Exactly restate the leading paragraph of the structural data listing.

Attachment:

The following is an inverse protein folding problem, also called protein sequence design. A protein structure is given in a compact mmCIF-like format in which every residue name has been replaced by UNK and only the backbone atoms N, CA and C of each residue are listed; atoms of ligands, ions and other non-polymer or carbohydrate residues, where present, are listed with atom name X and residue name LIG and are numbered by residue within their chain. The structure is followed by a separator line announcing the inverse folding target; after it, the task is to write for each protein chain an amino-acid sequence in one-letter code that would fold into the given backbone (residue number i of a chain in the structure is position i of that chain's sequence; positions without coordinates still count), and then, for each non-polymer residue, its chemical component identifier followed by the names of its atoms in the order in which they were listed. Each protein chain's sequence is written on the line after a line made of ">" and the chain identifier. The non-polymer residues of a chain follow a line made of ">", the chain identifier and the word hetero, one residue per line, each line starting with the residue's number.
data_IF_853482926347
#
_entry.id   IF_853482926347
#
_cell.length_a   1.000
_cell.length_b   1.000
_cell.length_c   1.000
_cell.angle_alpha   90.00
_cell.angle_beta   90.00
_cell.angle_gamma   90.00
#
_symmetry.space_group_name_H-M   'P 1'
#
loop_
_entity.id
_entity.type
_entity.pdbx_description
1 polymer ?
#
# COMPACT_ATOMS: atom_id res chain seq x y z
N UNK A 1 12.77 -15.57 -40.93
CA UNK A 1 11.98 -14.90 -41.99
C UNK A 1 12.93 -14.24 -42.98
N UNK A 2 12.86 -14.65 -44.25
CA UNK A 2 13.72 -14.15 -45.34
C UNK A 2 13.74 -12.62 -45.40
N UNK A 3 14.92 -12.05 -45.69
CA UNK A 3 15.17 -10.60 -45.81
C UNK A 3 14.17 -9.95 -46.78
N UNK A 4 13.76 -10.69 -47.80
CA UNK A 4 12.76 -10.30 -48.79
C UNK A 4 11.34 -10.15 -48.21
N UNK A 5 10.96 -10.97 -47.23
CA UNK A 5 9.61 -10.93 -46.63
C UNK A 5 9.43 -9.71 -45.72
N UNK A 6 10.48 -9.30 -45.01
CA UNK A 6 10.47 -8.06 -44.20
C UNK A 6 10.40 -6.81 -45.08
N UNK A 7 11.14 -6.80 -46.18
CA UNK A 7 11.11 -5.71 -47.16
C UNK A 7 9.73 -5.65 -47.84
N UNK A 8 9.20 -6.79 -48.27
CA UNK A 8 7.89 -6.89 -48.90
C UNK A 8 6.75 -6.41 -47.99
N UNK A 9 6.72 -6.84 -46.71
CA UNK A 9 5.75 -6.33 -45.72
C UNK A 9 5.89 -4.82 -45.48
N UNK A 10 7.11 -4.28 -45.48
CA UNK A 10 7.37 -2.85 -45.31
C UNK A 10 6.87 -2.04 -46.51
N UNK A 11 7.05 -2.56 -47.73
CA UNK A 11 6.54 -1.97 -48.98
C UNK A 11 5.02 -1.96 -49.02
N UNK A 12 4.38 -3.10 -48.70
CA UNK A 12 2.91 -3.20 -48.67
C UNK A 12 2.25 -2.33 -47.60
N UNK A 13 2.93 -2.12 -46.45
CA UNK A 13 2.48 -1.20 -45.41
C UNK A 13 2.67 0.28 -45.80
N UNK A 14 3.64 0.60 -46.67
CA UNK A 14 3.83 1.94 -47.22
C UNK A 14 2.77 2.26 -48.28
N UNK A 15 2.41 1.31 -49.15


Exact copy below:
The following is an inverse protein folding problem, also called protein sequence design. A protein structure is given in a compact mmCIF-like format in which every residue name has been replaced by UNK and only the backbone atoms N, CA and C of each residue are listed; atoms of ligands, ions and other non-polymer or carbohydrate residues, where present, are listed with atom name X and residue name LIG and are numbered by residue within their chain. The structure is followed by a separator line announcing the inverse folding target; after it, the task is to write for each protein chain an amino-acid sequence in one-letter code that would fold into the given backbone (residue number i of a chain in the structure is position i of that chain's sequence; positions without coordinates still count), and then, for each non-polymer residue, its chemical component identifier followed by the names of its atoms in the order in which they were listed. Each protein chain's sequence is written on the line after a line made of ">" and the chain identifier. The non-polymer residues of a chain follow a line made of ">", the chain identifier and the word hetero, one residue per line, each line starting with the residue's number.